The contagion of crime is like that of the plague. Criminals collected together corrupt each other; they are worse than ever when at the termination of their punishment they re-enter society.
I know not whether laws be right, or whether laws be wrong; All that we know who lie in gaol is that the wall is strong; And that each day is like a year, a year whose days are long.
Law is merely the expression of the will of the strongest for the time being, and therefore laws have no fixity, but shift from generation to generation.
Corporal punishment falls far more heavily than most weighty pecuniary penalty.
One of the problems that the marijuana reform movement consistently faces is that everyone wants to talk about what marijuana does, but no one ever wants to look at what marijuana prohibition does. Marijuana never kicks down your door in the middle of the night. Marijuana never locks up sick and dying people, does not suppress medical research, does not peek in bedroom windows.
In prisons, those things withheld from and denied to the prisoner become precisely what he wants most of all.
One of the many lessons that one learns in prison is, that things are what they are and will be what they will be.
Organized crime in America takes in over forty billion dollars a year. This is quite a profitable sum, especially when one considers that the Mafia spends very little for office supplies.
Any punishment that does not correct, that can merely rouse rebellion in whoever has to endure it, is a piece of gratuitous infamy which makes those who impose it more guilty in the eyes of humanity, good sense and reason, nay a hundred times more guilty than the victim on whom the punishment is inflicted.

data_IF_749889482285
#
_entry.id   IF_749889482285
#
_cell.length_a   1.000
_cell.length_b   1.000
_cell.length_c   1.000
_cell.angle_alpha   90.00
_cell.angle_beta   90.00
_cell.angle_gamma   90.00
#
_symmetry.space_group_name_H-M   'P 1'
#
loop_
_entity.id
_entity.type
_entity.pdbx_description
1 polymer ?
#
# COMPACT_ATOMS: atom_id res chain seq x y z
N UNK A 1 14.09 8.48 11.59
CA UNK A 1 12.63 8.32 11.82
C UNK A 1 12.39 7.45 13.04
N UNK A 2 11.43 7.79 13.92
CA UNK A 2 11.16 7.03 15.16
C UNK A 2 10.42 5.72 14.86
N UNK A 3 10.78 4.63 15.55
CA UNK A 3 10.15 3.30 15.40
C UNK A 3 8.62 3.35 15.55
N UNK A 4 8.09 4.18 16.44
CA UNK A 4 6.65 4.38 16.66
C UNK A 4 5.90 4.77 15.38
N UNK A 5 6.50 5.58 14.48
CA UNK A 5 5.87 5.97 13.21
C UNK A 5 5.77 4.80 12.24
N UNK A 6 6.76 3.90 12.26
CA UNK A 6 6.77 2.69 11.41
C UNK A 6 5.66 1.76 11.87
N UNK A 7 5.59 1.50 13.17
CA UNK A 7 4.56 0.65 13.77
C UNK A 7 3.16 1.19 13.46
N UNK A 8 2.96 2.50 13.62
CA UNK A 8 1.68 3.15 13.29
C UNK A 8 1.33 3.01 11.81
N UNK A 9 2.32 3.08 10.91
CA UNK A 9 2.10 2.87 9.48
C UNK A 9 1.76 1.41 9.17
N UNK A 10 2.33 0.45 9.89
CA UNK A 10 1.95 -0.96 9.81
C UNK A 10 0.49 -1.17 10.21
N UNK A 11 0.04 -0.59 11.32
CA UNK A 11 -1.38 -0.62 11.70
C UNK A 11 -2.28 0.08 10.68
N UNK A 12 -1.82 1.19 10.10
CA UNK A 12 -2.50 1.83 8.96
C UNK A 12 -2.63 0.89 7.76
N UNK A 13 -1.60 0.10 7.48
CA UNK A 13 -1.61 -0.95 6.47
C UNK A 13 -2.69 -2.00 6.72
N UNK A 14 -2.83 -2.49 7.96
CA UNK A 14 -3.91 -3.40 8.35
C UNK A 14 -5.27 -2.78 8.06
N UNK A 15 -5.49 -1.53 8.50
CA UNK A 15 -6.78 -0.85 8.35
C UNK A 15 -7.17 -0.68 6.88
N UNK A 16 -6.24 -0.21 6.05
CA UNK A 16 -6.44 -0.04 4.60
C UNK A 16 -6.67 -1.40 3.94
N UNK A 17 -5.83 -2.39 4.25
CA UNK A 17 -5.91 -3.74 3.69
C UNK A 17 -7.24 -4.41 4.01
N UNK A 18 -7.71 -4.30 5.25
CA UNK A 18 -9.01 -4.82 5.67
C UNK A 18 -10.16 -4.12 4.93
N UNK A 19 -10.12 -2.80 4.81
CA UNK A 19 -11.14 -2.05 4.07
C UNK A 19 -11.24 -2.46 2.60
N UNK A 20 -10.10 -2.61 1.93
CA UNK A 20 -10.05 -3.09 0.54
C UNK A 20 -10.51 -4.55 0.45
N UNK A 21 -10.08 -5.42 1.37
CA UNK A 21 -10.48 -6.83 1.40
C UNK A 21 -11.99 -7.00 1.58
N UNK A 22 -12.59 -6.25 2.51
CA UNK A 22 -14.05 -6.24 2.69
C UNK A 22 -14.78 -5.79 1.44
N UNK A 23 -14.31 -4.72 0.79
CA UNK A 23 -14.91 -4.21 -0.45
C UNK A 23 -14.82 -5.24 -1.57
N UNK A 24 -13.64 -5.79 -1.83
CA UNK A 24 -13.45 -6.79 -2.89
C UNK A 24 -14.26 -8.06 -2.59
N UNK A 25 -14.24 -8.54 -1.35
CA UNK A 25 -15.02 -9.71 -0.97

When you are younger you get blamed for crimes you never committed and when you're older you begin to get credit for virtues you never possessed. It evens itself out.
Three hundred years ago a prisoner condemned to the Tower of London carved on the wall of his cell this sentiment to keep up his spirits during his long imprisonment: “It is not adversity that kills, but the impatience with which we bear adversity.”
I asked a man in prison once how he happened to be there and he said he had stolen a pair of shoes. I told him if he had stolen a railroad he would be a United States Senator.
To be in prison so long, it's difficult to remember exactly what you did to get there.
We have initiated programs for re-entry offenders, since some 500,000 to 600,000 offenders will come out of prison each year for the next three or four years. We want to have positive alternatives when they come back to the community.
Prisons don't rehabilitate, they don't punish, they don't protect, so what the hell do they do?